April 7, 1995 |
What a way to wake up. A burly shape in a Hawaiian shirt pulling on your arms, rotating your joints, pinching your soft belly. But Joseph Brandon Hubbard, age 7 hours, 28 minutes, seems not to mind. His eyes flutter open and his mouth falls into a crooked baby smile at the sight of Dr. Nick Roulakis, his first pediatrician. Joseph's face, wrinkled as a walnut, wrinkles harder as Roulakis touches the stethoscope to his tiny chest. The startled baby sneezes, hiccups, and sneezes again.
June 2, 1992 |
Like many parents around the nation, Cathi Thomas of Arcadia was perplexed this spring when a pediatrician recommended a new immunization--against the hepatitis B virus--for her children. "I was totally surprised," says Thomas, whose children are 5 and 2. She didn't know the disease had become so widespread, she says, and was "confused about what hepatitis B is." Thomas is hardly alone.
CALIFORNIA | LOCAL
December 21, 1992 |
Reluctantly, Rory Robles dropped the toys he was playing with. A patient's bracelet still dangling from one wrist, he grumpily took his grandmother's hand and headed out of the playroom. "I wanna stay and play," wailed the 5-year-old. "Hush, we need to go home now," his grandmother said. It could have been a scene from an arcade in a mall. Instead, it was at the pediatric ward of Western Medical Center-Santa Ana.
November 3, 1996 |
In the world view of many young children, seeing the doctor offers one concrete payoff--a lollipop, sticker or some other material reward. But famed pediatrician and international child-rearing guru T. Berry Brazelton, 78, aims to change all that with "Going to the Doctor" (Addison-Wesley, 1996), sort of an "Our Bodies, Ourselves" for kids.
August 7, 2007 |
Infants born to obese mothers are a third more likely to suffer significant birth defects, including spina bifida, heart defects and at least five others, according to a study released today.
CALIFORNIA | LOCAL
August 16, 2005 |
With a key vote scheduled for today, opposition is building to a proposal by Los Angeles County health officials to close pediatric and obstetric wards at Martin Luther King Jr./Drew Medical Center in an attempt to stabilize the troubled public hospital. A hospital advisory board formed by the county Board of Supervisors is lobbying against the cuts. Two of the five supervisors want to delay the vote on the plan by six weeks.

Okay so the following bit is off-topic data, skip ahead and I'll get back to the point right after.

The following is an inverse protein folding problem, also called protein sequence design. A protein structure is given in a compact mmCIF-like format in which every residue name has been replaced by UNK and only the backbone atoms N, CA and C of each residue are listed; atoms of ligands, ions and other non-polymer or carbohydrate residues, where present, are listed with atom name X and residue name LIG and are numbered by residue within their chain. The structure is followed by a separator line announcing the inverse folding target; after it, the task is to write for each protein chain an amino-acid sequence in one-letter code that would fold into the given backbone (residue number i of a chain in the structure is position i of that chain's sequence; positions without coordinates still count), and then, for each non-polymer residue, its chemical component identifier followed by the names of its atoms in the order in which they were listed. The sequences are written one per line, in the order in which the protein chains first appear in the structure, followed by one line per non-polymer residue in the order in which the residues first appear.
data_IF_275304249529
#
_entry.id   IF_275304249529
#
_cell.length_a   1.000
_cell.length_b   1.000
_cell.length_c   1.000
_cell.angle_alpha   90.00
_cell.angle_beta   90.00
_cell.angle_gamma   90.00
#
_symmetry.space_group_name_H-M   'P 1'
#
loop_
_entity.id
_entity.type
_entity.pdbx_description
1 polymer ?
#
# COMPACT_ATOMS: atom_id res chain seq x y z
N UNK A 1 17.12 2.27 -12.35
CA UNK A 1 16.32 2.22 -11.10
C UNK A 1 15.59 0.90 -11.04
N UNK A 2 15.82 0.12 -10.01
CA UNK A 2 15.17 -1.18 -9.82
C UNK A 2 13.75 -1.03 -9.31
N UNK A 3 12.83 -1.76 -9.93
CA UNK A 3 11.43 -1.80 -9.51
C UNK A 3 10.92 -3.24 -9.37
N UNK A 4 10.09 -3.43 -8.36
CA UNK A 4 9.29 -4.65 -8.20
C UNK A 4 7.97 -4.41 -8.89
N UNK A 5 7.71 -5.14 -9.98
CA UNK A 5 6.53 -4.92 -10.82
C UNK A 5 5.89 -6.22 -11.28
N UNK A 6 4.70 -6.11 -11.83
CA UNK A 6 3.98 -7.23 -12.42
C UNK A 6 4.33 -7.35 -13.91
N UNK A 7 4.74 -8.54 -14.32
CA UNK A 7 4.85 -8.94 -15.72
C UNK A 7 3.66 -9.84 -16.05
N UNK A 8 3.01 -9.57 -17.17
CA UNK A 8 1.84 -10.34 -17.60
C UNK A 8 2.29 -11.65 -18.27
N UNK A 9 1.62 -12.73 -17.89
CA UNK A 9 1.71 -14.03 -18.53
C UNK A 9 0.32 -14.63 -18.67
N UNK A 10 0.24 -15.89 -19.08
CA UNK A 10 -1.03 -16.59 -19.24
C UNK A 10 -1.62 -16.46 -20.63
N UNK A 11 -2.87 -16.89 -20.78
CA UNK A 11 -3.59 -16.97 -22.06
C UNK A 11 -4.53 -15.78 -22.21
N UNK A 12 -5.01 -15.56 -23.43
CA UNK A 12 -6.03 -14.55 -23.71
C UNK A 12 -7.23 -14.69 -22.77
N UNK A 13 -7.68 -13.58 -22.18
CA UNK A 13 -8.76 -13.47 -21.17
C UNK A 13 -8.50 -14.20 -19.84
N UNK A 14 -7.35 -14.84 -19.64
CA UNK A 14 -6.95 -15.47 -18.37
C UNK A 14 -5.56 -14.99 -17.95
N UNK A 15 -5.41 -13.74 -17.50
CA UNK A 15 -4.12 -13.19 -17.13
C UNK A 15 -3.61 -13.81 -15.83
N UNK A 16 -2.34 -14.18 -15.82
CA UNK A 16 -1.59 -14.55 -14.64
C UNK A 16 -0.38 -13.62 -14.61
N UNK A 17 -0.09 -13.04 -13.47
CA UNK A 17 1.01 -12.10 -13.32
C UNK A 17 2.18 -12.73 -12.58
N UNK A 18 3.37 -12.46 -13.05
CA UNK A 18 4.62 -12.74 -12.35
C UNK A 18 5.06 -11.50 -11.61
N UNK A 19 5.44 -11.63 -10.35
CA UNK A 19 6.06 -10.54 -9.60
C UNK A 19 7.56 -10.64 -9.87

January 26, 1998 |
Two major advances in pediatrics may forever change the lives of newborns with transient jaundice and other children who suffer a rare but deadly condition that keeps bilirubin, the waste product that stains the skin yellow, dangerously high. Surgeons at the University of Nebraska have been the first to do an experimental transplant of billions of liver cells in lieu of a whole organ, operating on a young girl with the rare condition called Criger-Najjar syndrome.
CALIFORNIA | LOCAL
August 17, 2005 |
A bitterly divided Los Angeles County Board of Supervisors took the first step Tuesday toward closing pediatric, obstetric and neonatology wards at Martin Luther King Jr./Drew Medical Center, saying it might be the last chance to save the troubled public hospital. By a 3-2 vote, the board decided to hold a state-mandated public hearing Oct. 18 to formally consider the cuts recommended by the county health department.
July 14, 2010 |
With television shows such as "Nurse Jackie" and "Grey's Anatomy" regularly depicting physicians and nurses with substance abuse problems, some patients might begin to wonder whether in real life anyone is monitoring the people who provide lifesaving care. Perhaps not. Or, if workers are being monitored, they're not being monitored closely enough to fit some researchers' way of thinking. A doctor survey study published online Tuesday in the Journal of the American Medical Assn.